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190 Biallelic correction of recessive dystrophic epidermolysis bullosa mutations in iPSCs using CRISPR/Cas9- based genome editing. / Jackow, J.; Guo, Z.; Abaci, E.; Doucet, Y.; Hansen, C.; Salas-Alanis, J.; Christiano, A.

In: Journal of Investigative Dermatology, Vol. 137, No. 10, 01.10.2017, p. S225.

Research output: Contribution to journalMeeting Abstract

TY - JOUR

T1 - 190 Biallelic correction of recessive dystrophic epidermolysis bullosa mutations in iPSCs using CRISPR/Cas9- based genome editing

AU - Jackow, J.

AU - Guo, Z.

AU - Abaci, E.

AU - Doucet, Y.

AU - Hansen, C.

AU - Salas-Alanis, J.

AU - Christiano, A.

PY - 2017/10/1

Y1 - 2017/10/1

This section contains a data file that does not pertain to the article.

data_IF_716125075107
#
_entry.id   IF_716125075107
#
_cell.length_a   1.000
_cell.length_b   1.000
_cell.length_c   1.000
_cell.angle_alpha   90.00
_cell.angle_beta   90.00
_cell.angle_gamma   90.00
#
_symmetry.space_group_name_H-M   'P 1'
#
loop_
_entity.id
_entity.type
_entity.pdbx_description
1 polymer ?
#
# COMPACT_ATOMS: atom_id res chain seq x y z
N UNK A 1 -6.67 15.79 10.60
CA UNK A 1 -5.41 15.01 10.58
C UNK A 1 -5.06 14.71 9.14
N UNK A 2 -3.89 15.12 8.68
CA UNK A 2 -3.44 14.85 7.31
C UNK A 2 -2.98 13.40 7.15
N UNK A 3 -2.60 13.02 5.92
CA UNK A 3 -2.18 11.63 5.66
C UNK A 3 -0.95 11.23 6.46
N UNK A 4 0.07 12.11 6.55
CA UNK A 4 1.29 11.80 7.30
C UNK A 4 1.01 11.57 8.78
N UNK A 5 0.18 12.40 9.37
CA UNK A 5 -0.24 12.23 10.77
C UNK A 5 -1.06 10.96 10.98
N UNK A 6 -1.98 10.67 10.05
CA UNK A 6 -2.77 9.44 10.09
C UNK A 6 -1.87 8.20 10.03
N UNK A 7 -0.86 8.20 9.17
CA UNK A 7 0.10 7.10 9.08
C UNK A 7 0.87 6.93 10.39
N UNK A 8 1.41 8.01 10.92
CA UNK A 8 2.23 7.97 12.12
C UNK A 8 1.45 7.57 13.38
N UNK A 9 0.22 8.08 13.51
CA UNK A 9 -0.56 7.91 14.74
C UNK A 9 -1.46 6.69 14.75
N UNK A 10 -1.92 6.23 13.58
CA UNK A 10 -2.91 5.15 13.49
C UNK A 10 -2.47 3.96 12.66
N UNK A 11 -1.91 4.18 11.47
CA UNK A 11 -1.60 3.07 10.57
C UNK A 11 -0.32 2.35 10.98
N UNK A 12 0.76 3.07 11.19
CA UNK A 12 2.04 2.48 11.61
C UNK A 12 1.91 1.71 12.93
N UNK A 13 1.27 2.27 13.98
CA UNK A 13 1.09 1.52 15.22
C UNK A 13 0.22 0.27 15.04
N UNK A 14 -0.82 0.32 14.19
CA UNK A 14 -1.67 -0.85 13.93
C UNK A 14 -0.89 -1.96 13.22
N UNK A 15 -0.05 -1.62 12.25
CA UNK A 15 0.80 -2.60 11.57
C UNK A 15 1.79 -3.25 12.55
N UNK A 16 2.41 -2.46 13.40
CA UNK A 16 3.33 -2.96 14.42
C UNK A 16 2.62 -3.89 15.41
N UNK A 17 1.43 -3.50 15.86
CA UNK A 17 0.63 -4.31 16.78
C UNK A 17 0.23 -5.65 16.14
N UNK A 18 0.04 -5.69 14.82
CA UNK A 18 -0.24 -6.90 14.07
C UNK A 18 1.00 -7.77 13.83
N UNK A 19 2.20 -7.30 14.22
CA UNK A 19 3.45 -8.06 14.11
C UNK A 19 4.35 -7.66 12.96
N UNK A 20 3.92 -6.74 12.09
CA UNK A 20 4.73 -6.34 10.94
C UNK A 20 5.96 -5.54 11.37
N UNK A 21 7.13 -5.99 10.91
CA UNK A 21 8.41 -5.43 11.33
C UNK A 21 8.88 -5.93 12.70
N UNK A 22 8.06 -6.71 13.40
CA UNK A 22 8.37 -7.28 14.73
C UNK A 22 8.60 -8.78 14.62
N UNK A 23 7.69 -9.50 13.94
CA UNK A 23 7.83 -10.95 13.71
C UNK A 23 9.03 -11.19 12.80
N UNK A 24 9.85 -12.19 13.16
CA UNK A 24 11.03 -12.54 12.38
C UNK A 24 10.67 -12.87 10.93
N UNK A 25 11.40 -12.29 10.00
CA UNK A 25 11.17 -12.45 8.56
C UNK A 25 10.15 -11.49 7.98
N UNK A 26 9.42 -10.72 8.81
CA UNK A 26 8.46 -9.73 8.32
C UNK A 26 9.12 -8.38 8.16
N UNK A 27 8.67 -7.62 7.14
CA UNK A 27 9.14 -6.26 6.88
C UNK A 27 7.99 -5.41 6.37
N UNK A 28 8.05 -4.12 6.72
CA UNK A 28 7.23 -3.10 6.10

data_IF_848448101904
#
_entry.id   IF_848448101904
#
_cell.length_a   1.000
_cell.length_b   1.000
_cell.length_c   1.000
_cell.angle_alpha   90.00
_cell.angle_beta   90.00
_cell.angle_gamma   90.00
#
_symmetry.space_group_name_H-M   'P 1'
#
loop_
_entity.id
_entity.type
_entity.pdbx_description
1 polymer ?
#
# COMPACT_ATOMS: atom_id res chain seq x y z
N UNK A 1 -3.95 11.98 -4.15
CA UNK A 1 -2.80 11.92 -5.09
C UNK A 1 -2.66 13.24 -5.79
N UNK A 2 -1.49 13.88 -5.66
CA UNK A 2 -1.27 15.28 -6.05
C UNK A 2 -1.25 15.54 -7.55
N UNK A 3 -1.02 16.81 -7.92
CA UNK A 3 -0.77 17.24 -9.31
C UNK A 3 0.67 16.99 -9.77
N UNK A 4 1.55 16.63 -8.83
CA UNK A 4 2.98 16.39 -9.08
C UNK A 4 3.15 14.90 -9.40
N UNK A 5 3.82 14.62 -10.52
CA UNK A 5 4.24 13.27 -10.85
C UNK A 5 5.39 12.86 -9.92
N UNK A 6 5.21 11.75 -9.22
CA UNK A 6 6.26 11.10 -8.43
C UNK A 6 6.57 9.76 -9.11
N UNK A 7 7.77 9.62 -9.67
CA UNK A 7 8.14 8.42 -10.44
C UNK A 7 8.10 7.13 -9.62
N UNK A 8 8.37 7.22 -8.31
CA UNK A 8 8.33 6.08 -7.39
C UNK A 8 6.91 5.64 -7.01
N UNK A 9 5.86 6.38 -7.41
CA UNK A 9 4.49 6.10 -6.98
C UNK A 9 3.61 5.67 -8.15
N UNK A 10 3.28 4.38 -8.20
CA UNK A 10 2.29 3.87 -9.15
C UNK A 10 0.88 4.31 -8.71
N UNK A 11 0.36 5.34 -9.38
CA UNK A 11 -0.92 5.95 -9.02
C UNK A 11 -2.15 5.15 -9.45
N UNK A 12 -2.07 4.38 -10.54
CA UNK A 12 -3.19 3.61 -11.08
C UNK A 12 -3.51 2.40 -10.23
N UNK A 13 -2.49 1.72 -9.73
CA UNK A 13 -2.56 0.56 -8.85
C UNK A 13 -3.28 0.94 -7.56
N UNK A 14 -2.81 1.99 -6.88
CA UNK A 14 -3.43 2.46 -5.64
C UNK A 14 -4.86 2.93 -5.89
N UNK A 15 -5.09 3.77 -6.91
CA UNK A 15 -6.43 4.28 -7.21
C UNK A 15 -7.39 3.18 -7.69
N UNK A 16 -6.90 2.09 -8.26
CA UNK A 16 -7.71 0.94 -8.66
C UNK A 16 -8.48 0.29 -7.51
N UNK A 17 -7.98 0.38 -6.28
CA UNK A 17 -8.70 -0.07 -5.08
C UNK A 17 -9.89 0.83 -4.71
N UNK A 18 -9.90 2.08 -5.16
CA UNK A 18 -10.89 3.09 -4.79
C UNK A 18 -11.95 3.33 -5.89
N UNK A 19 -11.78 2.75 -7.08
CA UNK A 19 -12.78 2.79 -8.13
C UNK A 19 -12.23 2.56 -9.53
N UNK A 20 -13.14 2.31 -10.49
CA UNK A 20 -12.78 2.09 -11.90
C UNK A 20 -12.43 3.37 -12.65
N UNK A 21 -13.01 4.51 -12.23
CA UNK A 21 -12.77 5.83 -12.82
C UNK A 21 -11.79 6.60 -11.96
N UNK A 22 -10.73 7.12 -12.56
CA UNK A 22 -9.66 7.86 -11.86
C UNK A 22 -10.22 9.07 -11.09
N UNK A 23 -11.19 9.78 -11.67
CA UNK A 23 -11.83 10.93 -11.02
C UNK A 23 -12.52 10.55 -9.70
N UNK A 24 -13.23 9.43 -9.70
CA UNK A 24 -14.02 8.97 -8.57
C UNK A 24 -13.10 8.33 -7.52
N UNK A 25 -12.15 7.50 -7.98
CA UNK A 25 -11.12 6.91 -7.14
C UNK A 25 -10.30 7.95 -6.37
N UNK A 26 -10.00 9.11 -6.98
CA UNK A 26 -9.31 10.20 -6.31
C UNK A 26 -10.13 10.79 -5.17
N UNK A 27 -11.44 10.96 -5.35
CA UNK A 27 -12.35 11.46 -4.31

N2 - Several approaches for correcting mutations have been reported using sequence-specificnucleases, which allow for efficient genetic modifications at targeted sites of interest. How-ever, the low efficiency drives up the cost and drug selection leads to safety concerns inclinical applications. Recessive dystrophic epidermolysis bullosa (RDEB) is a severe inheritedskin disorder caused by mutations in theCOL7A1gene encoding type VII collagen (C7),which is the major constituent of anchoring fibrils at the basement membrane zone (BMZ).Patients with RDEB lack functional C7 and thus have severely impaired dermal-epidermalstability. Here, we successfully corrected a recurrent hotspot mutation in exon 19(c.2470insG) in theCOL7A1gene using homology-directed repair with CRISPR Cas9-gRNAin iPSCs derived from a patient with RDEB who was homozygous for this mutation. Weutilized single-strand oligodeoxynuleotides as the donor template, together with a high-fi-delity CRISPR/Cas9 nuclease and an mCherry reporter gene to achieve both biallelic andmonoallelic correction ofCOL7A1mutations, which allowed us to select the targeted cells byFACS without drug selection. The positive mCherry iPSCs were seed in low density in a 60mm2cell culture dish to allow iPSC colonies grown from single cells. This strategy resulted inan efficiency of 10% for biallelic correction (WT/WT) and 40% for monoallelic correction(WT/mut). Moreover, Sanger sequence analysis indicated that the target sequence areas werefree of undesired mutations. These gene-corrected iPSCs can be differentiated into kerati-nocytes and fibroblasts forex vivo3D skin construction to assess the restoration of C7 proteinat the BMZ. Taken together, we have demonstrated correction of specific RDEB mutationswithout drug selection in a large locus such asCOL7A,which is a crucial step for clinicalapplications to develop innovative stem cell therapies for RDEB.